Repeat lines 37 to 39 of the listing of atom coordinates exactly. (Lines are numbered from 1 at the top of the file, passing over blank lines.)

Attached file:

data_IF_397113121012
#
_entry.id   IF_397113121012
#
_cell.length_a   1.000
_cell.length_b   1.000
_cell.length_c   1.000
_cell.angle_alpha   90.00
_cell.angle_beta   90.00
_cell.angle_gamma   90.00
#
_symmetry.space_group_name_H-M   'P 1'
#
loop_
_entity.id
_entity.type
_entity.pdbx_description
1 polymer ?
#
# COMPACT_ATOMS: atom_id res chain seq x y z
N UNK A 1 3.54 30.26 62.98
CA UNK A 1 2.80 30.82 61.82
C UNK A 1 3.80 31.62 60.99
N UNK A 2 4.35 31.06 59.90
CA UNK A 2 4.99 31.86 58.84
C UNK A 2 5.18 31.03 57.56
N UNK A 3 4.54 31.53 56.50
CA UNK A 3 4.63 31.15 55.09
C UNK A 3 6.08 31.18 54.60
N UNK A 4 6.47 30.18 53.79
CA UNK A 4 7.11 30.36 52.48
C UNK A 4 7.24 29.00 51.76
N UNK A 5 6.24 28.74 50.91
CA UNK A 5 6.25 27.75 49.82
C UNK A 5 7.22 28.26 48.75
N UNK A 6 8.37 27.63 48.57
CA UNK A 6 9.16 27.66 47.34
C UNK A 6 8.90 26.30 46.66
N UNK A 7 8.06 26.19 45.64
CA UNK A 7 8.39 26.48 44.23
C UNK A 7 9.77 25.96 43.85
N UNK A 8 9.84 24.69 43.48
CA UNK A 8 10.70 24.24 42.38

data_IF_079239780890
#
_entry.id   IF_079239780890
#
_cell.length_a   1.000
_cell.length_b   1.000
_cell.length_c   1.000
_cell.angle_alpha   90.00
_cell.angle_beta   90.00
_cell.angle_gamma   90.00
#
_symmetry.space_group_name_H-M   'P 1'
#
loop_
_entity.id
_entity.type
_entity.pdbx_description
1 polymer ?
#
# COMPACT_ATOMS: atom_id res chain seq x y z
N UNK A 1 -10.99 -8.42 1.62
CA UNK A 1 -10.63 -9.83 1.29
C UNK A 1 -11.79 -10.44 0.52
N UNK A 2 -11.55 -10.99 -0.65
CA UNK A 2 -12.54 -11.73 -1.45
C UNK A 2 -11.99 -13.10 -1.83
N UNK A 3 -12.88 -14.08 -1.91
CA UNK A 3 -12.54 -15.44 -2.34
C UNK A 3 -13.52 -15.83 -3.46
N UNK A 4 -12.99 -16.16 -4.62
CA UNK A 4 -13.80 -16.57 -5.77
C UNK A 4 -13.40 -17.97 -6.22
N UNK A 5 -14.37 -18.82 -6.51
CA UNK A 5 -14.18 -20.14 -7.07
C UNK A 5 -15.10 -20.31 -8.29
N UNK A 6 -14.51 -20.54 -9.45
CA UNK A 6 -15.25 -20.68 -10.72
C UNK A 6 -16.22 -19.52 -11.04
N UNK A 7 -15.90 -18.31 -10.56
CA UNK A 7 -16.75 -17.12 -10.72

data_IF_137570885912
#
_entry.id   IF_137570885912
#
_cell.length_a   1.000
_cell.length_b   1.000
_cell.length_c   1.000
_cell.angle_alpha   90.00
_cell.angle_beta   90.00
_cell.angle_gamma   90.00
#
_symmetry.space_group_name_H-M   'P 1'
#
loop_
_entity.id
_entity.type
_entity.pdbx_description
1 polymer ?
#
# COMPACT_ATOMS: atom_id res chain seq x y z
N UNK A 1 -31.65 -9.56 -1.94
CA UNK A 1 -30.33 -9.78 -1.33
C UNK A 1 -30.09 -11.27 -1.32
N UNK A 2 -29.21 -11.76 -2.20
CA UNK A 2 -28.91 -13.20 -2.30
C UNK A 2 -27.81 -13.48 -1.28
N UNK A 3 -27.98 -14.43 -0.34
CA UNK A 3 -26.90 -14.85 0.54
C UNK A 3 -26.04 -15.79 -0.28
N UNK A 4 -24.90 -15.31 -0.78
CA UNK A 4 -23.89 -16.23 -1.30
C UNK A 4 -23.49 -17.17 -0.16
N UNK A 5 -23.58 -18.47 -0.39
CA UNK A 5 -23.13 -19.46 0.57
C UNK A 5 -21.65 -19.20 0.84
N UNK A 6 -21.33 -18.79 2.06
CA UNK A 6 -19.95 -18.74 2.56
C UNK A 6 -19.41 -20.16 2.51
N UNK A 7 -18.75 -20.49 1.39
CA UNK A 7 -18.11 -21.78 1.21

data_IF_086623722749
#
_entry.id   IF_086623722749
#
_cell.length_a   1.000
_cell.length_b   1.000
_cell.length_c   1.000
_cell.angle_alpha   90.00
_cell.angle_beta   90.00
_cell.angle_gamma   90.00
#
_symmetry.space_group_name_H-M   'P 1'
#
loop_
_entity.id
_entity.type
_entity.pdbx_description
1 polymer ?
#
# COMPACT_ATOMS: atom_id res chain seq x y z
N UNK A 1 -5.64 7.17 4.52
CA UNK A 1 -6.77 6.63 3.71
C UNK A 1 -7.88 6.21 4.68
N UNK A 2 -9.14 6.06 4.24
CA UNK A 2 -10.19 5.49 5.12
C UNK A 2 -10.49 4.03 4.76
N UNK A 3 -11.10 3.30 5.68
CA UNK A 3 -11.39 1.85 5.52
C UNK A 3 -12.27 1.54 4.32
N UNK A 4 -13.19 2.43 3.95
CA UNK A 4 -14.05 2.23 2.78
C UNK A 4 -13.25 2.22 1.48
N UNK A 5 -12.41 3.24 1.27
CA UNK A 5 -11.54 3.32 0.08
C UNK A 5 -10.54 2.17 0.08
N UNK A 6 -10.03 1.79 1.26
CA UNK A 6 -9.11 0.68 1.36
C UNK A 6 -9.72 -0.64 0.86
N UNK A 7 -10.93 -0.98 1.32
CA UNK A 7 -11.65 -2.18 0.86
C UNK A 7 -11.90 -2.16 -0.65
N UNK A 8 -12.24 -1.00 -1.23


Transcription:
CA UNK A 6 9.16 27.66 47.34
C UNK A 6 8.90 26.30 46.66
N UNK A 7 8.06 26.19 45.64